Ways to Handle Your Childs Bedtime Problems

Bedtime can be the most exasperating time of all for many parents. Your youngster may resist going to bed or falling sleep out of reluctance to miss the fascinating activities that he thinks go on while he is sleeping. He may be too excited to go to sleep right away, particularly if he has just finished playing, or if he has been scolded.

Another possibility is that he may not be tired enough, having had too little exercise or too long nap, or you may have overlooked some important part of his routine. It is even possible that he is unwilling to sleep because of night time fears. Some of these problems are temporary and quickly resolve themselves.

As with almost all behavior problems, the first step is to make certain that you are in control of the situation. Do not wait for the sign of sleepiness before informing your youngster that it is time for bed. Establish an appropriate bedtime hour according to the child’s age and apparent need.

A toddler generally needs about 12 hours of sleep a night until the age of four. Make bedtime routine as predictable as possible. Preschoolers are comforted and relaxed by a familiar pattern at the close of their day. Begin the bedtime preparations by giving him a fair warning to finish up whatever he is doing.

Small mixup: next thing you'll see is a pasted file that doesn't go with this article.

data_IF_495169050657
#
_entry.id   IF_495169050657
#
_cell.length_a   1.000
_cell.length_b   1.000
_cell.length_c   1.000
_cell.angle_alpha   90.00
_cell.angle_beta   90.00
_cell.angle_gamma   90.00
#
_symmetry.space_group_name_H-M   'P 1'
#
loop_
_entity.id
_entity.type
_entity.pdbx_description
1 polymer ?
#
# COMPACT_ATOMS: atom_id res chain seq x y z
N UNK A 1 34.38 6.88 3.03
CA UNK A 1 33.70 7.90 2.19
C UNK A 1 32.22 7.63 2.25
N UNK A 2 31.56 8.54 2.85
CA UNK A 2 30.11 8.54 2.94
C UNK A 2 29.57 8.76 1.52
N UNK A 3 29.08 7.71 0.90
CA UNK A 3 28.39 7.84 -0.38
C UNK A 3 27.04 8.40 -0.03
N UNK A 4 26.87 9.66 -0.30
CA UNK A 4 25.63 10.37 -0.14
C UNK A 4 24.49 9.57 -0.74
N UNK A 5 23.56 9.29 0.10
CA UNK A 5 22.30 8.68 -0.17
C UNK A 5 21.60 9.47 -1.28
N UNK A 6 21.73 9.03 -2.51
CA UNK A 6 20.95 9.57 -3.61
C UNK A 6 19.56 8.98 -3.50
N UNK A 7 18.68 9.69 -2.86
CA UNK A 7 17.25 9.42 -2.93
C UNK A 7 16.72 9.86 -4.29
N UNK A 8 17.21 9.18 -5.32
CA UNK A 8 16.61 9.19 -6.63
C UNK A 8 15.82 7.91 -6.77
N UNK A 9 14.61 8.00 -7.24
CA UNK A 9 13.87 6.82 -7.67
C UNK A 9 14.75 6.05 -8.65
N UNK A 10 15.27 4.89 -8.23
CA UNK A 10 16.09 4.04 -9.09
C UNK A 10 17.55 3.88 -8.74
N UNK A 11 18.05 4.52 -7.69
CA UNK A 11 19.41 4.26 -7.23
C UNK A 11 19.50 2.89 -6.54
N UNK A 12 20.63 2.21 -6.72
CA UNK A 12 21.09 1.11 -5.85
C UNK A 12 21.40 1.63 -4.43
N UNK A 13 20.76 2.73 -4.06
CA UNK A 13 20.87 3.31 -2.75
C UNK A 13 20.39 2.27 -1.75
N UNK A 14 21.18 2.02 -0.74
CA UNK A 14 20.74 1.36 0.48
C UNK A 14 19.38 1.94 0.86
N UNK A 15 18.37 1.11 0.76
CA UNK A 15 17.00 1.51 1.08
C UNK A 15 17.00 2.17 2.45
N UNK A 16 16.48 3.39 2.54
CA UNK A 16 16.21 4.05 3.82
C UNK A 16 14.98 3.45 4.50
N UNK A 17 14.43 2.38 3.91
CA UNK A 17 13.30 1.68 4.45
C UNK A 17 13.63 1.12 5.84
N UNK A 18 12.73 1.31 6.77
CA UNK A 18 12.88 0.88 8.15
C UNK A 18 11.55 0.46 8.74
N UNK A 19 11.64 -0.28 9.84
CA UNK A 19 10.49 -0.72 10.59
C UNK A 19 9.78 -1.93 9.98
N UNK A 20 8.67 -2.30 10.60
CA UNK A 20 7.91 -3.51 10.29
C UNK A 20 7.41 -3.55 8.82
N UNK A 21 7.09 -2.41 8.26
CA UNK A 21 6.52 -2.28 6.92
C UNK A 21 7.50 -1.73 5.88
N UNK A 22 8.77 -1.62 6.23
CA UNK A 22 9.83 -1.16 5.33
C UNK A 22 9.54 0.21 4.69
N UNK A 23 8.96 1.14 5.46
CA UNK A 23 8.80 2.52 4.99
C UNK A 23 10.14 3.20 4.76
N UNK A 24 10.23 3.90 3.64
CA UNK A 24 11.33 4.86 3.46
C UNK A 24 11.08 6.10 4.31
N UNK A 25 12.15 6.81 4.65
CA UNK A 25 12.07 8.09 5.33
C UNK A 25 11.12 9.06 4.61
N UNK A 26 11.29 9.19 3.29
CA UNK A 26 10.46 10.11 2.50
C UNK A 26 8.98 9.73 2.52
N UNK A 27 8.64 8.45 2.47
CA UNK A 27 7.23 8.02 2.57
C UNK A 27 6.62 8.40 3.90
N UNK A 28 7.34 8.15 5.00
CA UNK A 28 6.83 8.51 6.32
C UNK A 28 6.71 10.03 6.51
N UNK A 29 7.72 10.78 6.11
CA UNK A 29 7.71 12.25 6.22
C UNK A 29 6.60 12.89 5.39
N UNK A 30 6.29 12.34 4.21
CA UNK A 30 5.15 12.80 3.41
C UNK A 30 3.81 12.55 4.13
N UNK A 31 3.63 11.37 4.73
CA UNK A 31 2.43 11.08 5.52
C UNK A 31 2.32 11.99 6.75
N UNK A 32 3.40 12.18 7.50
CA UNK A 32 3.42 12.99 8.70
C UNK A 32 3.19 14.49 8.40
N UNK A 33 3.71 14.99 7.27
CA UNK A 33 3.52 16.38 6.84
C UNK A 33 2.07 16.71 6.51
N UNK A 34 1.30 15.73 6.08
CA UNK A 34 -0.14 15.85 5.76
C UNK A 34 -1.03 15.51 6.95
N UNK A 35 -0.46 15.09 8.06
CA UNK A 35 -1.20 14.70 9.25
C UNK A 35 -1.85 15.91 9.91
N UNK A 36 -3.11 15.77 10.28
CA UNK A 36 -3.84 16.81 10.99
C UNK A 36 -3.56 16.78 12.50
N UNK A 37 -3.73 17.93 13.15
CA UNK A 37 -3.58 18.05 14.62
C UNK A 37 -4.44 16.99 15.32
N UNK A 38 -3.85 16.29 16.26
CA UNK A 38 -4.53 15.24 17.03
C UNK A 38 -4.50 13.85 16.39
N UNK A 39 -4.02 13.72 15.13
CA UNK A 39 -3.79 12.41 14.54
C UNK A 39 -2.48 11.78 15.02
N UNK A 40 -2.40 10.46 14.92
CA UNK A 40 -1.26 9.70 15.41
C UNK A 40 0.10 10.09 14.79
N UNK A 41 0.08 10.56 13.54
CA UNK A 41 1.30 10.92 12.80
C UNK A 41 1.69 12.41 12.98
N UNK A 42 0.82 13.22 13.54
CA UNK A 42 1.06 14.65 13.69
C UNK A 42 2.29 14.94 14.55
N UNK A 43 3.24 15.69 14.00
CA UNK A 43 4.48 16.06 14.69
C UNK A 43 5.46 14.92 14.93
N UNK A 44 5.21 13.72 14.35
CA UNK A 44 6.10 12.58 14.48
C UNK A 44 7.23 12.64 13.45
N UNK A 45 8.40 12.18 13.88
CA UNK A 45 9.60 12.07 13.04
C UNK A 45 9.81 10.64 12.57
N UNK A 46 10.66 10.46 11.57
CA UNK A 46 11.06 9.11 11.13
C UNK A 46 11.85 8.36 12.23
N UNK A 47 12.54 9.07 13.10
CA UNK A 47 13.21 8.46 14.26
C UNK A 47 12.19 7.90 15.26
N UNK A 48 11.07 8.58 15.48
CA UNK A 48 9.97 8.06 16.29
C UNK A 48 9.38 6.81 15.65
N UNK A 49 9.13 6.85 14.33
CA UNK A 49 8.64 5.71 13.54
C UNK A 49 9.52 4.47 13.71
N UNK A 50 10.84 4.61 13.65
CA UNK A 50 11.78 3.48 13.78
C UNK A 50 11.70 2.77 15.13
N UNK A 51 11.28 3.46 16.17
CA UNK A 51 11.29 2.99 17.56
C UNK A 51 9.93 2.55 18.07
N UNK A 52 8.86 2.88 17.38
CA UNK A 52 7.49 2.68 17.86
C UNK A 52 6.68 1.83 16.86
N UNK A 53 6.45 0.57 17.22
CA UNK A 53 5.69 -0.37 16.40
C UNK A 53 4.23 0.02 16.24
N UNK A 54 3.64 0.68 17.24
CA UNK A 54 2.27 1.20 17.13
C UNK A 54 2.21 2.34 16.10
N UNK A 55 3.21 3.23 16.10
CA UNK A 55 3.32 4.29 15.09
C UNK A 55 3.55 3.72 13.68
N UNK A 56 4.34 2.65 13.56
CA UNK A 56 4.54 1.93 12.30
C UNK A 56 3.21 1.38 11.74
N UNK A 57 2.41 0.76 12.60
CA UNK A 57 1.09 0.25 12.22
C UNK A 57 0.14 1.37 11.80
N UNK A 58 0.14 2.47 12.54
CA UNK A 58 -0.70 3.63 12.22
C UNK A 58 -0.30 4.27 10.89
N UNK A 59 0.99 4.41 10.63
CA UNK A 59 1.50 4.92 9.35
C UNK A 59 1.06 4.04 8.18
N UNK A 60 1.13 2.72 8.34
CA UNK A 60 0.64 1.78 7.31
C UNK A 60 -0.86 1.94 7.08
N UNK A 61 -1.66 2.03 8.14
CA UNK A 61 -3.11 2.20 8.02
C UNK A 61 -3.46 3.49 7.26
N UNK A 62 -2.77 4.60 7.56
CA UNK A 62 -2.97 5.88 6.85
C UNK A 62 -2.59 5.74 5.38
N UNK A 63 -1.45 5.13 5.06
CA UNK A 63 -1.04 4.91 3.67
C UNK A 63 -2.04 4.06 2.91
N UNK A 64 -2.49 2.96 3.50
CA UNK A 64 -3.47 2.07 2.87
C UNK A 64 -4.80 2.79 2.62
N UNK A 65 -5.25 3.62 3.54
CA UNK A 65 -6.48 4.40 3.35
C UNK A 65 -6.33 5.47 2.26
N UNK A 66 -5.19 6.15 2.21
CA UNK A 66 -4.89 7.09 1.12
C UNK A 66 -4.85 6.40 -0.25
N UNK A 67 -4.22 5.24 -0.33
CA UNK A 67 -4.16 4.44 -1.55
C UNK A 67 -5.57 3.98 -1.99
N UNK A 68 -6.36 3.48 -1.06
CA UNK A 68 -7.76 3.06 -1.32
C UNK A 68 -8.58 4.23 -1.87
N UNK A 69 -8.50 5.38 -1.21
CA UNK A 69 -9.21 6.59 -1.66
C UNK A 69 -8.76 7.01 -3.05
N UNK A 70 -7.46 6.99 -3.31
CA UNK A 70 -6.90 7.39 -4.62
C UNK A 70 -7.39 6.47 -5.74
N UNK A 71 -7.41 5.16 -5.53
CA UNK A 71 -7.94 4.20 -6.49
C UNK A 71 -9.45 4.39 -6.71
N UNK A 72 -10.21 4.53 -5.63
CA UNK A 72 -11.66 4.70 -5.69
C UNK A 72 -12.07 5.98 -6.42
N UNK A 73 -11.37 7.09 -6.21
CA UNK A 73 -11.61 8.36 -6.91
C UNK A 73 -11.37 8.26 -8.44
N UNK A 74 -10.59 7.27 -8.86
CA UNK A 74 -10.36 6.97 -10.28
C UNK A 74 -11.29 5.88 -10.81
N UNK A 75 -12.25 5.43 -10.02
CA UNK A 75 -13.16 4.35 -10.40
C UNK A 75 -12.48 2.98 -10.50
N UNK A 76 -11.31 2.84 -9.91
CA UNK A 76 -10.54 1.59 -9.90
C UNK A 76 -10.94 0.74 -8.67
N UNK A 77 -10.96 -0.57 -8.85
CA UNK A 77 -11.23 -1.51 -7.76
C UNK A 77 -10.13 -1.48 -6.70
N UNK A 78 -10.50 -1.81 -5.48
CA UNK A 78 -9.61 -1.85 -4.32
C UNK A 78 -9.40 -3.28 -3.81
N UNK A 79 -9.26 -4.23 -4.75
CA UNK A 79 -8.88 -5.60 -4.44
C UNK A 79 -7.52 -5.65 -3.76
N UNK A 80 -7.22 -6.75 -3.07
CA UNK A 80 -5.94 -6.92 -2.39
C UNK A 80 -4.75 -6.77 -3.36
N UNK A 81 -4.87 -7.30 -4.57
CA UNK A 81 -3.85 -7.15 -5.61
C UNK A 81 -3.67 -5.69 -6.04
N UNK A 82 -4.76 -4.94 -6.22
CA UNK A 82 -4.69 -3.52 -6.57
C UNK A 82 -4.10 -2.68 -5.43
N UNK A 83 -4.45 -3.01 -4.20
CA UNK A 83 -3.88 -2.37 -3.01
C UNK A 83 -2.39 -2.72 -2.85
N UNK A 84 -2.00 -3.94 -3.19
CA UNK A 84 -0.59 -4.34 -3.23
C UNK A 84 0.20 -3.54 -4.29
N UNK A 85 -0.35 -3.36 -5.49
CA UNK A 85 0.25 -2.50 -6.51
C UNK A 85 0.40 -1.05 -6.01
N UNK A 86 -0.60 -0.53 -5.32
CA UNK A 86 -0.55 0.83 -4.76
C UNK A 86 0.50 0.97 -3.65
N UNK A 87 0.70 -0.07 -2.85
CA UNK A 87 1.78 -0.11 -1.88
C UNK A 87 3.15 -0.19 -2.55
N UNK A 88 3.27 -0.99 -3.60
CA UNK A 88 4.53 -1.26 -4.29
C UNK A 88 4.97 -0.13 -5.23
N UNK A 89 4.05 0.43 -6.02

Then take your youngster and help him perform other bedtime chores you have set. To minimize the opportunities of distraction, have him perform the actions in the same order every day. End the routine with a shared activity that your youngster enjoys. A bedtime story is a good choice. Let you’re good night kiss be the formal signal that the day is over and promptly leave the room.

If despite of everything your child has difficulty in settling down, consider whether his naptime should be reduced. Getting out of bed after light –out is something most children try.

If your toddler gets up and comes looking at you, take him calmly by the hand and put him back in bed without comment or scolding. If your little wakes up with bad dreams, be comforting, but insist that he remain in his bed so that he gets an idea that there is nothing to be afraid of.



geeta krishnan